ArabLit and 7iber are jointly covering this year’s International Prize for Arabic Fiction (IPAF) – in English and Arabic — beginning with reviews of the novels and interviews with longlisted novelists. We continue with Ibrahim Abdelmeguid’s Clouds Over Alexandria, a book that Abdelmeguids says follows the time when “President Sadat formed a coalition with the backward Islamist movement, and bigoted Wahhabi and Salafi thought infiltrated the city.”
Ibrahim Abdelmeguid was born in 1946, just after WWII, in Alexandria, Egypt. He got his BA in philosophy from Alexandria University and left to live in Cairo in 1975. He is the author of 14 novels and five short story collections. A number of his novels have been translated into English, including: Distant Train, The Other Place, and the first two novels in his Alexandria trilogy: No One Sleeps in Alexandria and Birds of Amber.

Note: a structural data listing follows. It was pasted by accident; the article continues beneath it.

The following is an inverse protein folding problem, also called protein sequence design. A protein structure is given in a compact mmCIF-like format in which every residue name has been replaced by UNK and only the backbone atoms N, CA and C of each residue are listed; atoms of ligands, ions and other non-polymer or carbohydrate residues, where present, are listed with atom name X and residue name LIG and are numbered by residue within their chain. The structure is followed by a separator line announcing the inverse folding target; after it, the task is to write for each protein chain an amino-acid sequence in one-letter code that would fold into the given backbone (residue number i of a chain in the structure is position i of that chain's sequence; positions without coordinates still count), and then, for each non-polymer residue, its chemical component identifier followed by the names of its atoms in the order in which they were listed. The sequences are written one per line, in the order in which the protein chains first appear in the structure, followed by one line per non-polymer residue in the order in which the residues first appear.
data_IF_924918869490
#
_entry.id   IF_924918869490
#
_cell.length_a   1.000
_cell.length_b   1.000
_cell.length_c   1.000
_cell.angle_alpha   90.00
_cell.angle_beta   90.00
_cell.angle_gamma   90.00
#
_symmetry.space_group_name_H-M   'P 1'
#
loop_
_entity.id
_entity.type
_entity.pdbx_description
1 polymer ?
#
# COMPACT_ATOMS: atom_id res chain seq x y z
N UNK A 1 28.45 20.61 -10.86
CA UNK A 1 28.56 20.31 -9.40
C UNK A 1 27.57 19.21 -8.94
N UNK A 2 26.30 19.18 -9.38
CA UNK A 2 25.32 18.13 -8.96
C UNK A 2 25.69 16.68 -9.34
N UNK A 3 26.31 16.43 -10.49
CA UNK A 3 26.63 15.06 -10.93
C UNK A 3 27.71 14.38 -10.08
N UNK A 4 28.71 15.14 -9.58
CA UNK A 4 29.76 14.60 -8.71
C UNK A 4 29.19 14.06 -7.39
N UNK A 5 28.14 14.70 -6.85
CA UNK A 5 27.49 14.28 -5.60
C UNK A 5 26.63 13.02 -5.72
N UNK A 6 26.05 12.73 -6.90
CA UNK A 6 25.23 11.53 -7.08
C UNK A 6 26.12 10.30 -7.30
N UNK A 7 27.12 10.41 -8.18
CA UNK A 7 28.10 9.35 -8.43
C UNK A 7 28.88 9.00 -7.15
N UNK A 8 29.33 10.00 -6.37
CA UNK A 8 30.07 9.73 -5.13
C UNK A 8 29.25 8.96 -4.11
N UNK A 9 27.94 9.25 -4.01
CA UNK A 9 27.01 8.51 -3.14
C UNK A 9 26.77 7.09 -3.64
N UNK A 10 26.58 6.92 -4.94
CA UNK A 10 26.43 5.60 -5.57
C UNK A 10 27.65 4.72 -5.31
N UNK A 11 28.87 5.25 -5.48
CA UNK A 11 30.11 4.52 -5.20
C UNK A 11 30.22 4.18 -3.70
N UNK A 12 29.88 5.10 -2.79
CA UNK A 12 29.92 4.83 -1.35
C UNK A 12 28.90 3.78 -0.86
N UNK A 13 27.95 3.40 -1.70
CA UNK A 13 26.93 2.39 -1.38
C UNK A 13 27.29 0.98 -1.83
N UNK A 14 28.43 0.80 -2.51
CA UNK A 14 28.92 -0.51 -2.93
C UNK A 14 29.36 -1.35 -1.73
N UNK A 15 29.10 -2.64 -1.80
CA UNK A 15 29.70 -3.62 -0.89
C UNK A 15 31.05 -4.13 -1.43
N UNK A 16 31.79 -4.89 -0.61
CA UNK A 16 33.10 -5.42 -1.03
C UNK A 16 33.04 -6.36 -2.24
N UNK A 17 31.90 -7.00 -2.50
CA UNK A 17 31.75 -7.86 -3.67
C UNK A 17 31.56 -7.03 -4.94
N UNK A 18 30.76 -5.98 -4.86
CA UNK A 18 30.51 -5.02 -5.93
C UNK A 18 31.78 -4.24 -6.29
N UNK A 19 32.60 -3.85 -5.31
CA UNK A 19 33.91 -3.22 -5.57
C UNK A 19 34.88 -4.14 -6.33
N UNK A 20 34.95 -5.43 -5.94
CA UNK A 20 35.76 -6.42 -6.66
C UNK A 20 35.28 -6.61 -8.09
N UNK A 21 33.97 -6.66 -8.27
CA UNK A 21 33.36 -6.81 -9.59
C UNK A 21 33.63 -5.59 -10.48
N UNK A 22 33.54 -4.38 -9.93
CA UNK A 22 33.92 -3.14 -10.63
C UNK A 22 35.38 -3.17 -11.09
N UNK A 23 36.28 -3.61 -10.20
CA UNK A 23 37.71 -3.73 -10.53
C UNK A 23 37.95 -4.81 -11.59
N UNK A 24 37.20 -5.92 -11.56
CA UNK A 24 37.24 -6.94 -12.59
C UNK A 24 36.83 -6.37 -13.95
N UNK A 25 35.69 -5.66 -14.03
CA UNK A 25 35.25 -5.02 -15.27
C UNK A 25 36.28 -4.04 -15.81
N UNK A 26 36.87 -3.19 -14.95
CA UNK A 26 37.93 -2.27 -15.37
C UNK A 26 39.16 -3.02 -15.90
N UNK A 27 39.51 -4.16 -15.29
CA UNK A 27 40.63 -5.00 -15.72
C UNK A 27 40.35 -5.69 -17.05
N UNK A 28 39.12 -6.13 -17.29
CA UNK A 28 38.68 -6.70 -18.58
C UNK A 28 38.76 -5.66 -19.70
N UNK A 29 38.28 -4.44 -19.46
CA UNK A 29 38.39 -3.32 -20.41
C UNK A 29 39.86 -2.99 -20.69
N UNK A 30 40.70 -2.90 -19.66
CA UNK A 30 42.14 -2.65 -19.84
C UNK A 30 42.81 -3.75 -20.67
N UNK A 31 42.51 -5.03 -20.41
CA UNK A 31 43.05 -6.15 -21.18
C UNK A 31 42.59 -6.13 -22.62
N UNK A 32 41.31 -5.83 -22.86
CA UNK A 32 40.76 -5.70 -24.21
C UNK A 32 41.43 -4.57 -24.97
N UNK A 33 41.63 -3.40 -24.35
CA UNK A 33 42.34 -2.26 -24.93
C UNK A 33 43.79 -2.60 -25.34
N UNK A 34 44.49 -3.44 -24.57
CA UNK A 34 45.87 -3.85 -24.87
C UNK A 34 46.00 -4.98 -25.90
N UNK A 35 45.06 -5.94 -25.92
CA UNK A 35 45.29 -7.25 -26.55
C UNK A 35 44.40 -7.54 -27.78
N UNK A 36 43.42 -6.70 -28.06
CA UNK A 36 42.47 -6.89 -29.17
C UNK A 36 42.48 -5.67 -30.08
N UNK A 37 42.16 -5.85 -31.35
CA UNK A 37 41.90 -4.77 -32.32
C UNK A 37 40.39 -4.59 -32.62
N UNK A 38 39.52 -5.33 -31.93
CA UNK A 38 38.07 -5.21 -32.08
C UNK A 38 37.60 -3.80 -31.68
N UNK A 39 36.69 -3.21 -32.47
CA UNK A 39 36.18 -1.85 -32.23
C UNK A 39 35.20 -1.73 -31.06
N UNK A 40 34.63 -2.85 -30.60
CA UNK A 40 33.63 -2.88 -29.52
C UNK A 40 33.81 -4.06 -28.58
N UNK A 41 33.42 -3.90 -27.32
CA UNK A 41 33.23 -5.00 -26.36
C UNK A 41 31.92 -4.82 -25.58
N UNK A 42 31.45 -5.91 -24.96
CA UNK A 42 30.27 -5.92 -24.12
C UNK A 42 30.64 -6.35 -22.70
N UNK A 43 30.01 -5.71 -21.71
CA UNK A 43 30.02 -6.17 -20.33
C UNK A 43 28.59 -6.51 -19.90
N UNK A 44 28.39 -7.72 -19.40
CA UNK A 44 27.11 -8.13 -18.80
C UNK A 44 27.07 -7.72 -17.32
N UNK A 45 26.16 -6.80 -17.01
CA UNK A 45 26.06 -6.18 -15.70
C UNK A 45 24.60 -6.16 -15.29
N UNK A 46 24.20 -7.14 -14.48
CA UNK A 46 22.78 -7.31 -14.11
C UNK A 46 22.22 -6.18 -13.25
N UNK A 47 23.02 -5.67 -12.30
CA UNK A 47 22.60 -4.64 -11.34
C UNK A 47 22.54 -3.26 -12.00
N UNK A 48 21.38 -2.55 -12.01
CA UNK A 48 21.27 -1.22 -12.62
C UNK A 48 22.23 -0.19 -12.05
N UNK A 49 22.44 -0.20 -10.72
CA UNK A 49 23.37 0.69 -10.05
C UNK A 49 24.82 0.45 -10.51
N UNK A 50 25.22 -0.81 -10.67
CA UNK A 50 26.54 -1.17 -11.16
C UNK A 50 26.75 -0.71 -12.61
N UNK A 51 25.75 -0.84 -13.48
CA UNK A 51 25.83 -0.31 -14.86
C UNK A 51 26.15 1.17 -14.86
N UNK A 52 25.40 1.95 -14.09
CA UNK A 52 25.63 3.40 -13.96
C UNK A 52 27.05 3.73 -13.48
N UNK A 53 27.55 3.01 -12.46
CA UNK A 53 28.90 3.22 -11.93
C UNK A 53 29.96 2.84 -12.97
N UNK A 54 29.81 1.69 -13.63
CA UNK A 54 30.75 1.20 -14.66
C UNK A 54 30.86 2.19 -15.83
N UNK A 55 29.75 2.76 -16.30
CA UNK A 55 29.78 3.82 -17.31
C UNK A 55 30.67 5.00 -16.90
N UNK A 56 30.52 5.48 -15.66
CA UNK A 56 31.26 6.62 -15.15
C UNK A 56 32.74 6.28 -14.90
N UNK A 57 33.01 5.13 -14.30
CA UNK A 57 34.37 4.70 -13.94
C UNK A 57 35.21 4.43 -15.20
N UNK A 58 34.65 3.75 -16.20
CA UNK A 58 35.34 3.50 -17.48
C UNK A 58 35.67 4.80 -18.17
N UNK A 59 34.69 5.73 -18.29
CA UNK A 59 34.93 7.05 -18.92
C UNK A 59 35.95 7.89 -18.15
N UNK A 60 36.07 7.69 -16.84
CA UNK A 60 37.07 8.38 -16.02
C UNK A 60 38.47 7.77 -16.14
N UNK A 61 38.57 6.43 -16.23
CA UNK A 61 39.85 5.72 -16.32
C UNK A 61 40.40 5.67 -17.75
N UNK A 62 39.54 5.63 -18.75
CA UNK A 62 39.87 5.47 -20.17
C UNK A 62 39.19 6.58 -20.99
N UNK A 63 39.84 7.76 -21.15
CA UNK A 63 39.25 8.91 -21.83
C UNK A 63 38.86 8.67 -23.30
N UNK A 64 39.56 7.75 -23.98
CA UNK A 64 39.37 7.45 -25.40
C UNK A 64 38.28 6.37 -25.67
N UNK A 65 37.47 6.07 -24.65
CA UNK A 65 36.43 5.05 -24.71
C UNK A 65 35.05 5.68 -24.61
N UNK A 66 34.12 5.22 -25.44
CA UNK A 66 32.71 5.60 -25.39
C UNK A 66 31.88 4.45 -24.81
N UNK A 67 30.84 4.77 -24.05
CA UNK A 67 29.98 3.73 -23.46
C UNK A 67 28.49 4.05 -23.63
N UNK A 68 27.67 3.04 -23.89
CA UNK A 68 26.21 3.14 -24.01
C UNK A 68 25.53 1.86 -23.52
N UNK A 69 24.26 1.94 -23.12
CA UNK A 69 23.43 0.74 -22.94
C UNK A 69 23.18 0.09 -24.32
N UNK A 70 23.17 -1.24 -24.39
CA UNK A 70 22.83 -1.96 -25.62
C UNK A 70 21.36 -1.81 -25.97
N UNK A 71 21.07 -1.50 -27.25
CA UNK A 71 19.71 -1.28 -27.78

Abdelmeguid has received both the Egyptian State Prize for Literature and the Sawiris Prize for his novel In Every Week there is a Friday (2009).
Clouds Over Alexandria takes place in the 1970s, when “the cosmopolitan spirit which has characterised the city throughout history has disappeared. In place of the melting pot of ethnicities, religions and cultures comes intolerance and hatred, destroying Alexandria’s secular traditions.”
Mohga Hassib’s interview with Abdelmeguid: ‘The Hero Is the City’
Nesreen Salem’s review of Clouds Over Alexandria: An Overpopulated Requiem for a City
For those in Cairo, Abdelmeguid is signing his new novel, This is Cairo, at the Cairo Book Fair at 4 p.m. this Saturday at the Dar al-Mirsiyya al-Libnaniyya booth.